He said at Anaheim 1 you did need to reset a bit, but I thought in qualifying he looked good. You weren’t satisfied.
Hey, I told my guys at Oakland when we went 1-2 [in qualifying], I said “Hey, we’ve got the daytime down. But when that sun sets, something happens.” That was kind of our fault. Maybe we built a qualifying bike and not a main event bike. A lot of that has to do with our starts were pretty pour. When you have 15 good guys, it’s not easy to get a good finish if you start back there. We had to get our starts better.
We always hear how gnarly and beat these tracks are in the 20 minute mains. So that has to change things, too.
Yes, and that’s one of the advantages we have with having 13-14 guys on our test track. If you only have one or two guys riding and then you prep it every few days, it’s never going to feel like the race track. Even with 14 guys on our test track, we still can’t get it where it is at the race track. You go walk the track after the podium, the track looks…more like a GNCC! How do these guys even get around? It’s a fine line. You don’t want to ride a track like that every day because it’s dangerous. But you need to ride a track like that every once in awhile.
So, you got him to buy in on having fun, buy in on riding with teammates. Then the starts. Eli has historically not been a great starter. But you weren’t willing to just accept that.
Correct. At the beginning his starts were so bad, and I had to step back and say, “Is it us?” So, I stepped back and did some research. In his 450 career his first lap position is not good. So, I said, “We not only have to improve the motorcycle, but we have to improve you.” In the beginning of his 450 career his starts weren’t great, but he was still winning. Now, we have to fix that. We changed some technique stuff, but you have to change the mindset. Not only does the motorcycle have to be better, I have to get better. And once you believe that you need the start and want the start, you’re going to get the start. That’s’ something we’ve been working on with Dylan, too. You have to believe it.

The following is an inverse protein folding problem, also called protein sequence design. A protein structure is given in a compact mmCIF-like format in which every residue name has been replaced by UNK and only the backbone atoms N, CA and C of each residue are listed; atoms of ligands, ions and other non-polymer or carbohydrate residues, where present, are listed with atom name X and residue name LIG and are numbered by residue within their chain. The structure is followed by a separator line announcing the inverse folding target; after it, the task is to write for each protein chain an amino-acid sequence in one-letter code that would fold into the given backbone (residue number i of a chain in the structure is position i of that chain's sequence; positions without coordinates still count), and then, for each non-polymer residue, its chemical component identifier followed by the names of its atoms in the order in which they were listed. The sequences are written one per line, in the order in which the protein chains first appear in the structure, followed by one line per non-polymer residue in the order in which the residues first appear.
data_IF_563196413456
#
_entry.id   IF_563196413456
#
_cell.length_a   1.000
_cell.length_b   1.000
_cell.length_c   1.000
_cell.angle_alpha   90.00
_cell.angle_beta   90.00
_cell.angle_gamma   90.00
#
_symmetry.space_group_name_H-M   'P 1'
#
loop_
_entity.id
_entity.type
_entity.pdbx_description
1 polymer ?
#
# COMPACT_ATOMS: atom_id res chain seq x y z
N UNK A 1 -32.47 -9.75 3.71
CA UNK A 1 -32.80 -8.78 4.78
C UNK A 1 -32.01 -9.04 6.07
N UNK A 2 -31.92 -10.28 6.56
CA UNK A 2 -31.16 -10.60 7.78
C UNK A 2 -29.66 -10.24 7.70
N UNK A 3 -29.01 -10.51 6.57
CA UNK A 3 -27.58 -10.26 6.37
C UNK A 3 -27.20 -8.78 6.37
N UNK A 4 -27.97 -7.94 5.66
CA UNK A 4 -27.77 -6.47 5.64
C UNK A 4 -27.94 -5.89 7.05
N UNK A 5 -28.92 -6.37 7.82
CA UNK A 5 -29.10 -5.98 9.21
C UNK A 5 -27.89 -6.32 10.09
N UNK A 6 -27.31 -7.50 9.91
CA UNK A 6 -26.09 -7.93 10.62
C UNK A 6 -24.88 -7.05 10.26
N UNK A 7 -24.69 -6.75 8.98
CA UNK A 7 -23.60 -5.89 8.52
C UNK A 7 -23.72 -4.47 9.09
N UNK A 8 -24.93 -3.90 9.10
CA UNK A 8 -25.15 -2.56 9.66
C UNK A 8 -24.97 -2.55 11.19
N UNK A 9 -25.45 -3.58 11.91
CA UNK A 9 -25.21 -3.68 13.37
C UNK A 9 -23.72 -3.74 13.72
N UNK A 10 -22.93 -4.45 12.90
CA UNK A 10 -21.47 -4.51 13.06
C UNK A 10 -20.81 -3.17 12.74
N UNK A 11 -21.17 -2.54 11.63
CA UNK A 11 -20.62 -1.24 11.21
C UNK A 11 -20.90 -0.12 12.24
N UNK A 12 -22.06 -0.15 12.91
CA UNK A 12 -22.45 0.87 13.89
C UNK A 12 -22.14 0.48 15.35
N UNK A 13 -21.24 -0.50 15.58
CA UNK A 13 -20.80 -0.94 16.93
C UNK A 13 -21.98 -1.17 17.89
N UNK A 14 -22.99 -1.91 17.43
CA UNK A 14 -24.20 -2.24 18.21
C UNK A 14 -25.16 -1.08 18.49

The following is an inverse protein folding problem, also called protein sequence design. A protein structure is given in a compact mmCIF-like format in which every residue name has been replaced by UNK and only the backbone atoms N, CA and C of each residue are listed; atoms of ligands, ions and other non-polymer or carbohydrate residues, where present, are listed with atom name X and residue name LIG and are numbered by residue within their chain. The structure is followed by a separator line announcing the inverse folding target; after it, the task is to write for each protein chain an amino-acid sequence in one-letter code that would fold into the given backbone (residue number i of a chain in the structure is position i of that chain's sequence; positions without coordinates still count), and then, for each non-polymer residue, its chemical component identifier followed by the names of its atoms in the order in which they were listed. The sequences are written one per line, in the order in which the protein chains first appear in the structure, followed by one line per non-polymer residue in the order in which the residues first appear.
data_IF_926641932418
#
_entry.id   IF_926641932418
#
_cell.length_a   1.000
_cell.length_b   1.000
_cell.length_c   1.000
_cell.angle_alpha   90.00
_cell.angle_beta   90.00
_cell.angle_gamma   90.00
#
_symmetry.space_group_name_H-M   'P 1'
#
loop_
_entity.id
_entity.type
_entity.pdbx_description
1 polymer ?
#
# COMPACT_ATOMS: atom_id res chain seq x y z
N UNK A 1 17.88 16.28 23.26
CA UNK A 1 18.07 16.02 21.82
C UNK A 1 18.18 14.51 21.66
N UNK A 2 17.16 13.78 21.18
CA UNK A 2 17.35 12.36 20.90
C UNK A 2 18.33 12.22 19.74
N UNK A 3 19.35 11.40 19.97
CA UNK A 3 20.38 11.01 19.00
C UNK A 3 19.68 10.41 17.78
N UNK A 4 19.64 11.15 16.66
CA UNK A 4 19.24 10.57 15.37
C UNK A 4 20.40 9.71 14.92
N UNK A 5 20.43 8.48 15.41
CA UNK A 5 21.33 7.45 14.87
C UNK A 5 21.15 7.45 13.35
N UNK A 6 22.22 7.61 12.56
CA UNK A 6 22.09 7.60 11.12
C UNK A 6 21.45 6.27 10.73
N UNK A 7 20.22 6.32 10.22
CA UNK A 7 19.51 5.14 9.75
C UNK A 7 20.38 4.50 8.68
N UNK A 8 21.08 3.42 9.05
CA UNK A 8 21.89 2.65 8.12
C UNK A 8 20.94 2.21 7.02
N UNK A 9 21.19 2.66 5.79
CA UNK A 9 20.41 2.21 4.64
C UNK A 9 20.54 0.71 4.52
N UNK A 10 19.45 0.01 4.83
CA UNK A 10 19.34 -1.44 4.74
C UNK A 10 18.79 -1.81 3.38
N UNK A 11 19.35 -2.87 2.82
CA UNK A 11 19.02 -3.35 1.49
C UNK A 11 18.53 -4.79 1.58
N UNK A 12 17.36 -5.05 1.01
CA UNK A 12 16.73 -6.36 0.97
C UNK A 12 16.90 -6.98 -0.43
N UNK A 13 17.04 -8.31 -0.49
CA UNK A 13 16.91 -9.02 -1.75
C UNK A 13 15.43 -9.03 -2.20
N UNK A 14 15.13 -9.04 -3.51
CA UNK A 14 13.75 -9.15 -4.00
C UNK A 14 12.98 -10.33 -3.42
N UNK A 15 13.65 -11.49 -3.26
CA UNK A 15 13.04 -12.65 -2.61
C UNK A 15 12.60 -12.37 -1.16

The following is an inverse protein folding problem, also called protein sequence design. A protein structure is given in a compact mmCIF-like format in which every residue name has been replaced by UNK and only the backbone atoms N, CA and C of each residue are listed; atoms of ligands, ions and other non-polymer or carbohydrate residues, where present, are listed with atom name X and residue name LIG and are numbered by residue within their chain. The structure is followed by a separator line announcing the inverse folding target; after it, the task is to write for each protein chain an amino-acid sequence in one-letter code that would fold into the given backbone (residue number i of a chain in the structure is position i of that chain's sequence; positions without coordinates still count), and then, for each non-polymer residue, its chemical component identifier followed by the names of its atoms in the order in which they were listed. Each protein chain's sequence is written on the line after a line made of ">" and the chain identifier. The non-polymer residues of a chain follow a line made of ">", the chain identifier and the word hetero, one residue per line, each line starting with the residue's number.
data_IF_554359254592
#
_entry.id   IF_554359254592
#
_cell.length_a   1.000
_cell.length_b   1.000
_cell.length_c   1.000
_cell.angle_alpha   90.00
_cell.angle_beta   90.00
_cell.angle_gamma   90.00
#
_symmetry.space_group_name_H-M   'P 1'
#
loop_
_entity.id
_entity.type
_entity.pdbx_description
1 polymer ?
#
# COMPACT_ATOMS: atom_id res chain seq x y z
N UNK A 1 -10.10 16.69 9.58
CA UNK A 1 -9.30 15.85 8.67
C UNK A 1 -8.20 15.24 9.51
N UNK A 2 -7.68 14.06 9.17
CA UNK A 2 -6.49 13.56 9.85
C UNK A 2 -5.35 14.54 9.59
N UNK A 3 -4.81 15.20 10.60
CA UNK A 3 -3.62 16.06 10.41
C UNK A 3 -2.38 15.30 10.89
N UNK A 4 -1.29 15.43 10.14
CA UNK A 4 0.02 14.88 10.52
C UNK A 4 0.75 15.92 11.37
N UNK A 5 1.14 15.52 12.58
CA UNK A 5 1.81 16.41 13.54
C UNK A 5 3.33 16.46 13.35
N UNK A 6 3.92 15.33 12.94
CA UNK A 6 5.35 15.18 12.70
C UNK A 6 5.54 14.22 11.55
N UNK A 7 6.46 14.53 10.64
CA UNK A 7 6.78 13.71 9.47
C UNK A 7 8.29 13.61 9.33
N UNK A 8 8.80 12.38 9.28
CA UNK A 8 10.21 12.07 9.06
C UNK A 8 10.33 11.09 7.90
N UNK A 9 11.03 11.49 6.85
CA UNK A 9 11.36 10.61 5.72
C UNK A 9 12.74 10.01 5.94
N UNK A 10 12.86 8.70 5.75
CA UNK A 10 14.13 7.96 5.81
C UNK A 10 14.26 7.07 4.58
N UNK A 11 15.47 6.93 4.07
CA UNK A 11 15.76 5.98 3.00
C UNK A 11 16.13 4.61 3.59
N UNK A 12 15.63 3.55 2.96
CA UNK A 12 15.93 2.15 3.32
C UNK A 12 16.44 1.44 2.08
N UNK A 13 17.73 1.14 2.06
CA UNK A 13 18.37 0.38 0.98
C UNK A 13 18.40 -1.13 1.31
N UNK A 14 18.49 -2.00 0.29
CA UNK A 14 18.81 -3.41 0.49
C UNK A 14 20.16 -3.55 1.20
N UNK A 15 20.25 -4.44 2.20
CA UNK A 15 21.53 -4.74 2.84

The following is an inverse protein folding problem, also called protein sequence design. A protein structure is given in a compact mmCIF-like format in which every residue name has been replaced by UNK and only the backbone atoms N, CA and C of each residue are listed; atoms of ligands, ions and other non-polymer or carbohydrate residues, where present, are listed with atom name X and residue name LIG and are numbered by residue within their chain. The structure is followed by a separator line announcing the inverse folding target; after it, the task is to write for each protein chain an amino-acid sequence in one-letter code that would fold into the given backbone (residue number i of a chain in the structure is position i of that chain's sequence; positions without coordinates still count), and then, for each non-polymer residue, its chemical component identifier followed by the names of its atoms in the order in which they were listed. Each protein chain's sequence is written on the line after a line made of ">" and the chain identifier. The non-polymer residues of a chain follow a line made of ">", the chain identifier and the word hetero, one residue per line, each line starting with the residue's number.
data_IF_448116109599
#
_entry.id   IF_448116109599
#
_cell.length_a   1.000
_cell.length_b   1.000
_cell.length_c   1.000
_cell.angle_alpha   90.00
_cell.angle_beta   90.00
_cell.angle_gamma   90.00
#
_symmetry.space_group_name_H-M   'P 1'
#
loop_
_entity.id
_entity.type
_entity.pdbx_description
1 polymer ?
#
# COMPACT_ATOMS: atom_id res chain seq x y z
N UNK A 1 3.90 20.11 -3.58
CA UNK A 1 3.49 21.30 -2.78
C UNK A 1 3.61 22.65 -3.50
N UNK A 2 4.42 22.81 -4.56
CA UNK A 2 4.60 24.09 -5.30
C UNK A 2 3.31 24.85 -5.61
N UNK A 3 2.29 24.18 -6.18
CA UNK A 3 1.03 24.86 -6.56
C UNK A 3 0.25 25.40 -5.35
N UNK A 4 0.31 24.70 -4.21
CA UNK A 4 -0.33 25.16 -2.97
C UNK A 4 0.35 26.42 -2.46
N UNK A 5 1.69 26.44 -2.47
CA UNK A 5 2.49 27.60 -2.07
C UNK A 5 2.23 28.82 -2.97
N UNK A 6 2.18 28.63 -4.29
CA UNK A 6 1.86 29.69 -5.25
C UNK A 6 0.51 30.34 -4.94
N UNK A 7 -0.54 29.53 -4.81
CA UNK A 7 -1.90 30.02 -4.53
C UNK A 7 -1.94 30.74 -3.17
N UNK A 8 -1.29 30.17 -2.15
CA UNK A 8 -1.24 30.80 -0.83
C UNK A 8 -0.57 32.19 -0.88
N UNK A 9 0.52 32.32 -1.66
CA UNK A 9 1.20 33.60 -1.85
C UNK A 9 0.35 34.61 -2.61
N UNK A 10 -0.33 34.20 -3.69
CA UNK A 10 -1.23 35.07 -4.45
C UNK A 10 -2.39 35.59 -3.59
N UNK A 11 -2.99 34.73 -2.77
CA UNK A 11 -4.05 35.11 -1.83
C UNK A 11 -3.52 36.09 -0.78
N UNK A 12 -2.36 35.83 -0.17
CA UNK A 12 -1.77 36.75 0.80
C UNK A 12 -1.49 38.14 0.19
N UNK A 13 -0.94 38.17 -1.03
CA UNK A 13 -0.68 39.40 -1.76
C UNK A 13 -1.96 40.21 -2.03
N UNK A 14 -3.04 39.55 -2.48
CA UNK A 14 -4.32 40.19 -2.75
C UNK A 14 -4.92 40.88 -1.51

We have always talked about your team owner Bobby Regan getting on his riders like a football coach. He’s not afraid to yell at his guys. We’re hearing that about your team, but we’re also hearing you bringing out the fun in it. How do you do both?
It’s a fine line. You have to do both in a lot of sports. There are times when I have to yell at you and set you in line, there are times when I’m going to have to pat you on the back and we will get in line. You need to be there for these guys in the times they need you. We’re going to pump you up with confidence, but we’re also going to tell you “You need to get it together.” If you have a bad night, we’re going to tell you about it and let’s fix it. It’s a fine line, but I think we’ve come to perfect that fine line. Now, with multi-time champions like Eli and Dylan, I can’t tell them, “You’re not training hard enough!” They are. No one is harder on themselves than them. I have this thing I live by. I’ll never tell you no, but I’ll tell you I told you so. When they want to do something or try something, I say, “Hey, I don’t think it’s going to work, but hey, let’s try it.” If it doesn’t work, I’ll tell you I told you so. But I will not say no.
I’m glad you hit on that. One thing we keep hearing about is the freedom. You’re a factory team, but supposedly offer more freedom than other factory teams. Now, it makes sense on paper to just give the rider whatever he wants, but I’ve talked to teams. Sometimes they already know what works and doesn’t work. They don’t want to go the wrong direction or waste time. They know the engineers who built the bikes. Do you feel like you have more flexibility than a regular factory team?
Absolutely. I’m an open book to trying anything that Eli and John, or Dylan and DV [David Vuillemin] want to throw at me. Like I said, I will not say no. We have no red tape. Freedom is there. At the factory level, they have a lot of people to answer to. Your answers are coming from Japan or Austria, and it takes nine people to say yes before you can do it, and by the time that ninth person says yes, you’re a month into the problem. Yes, the freedom is there. These guys want to try something? No problem.
Listen to the full podcast with Coker below: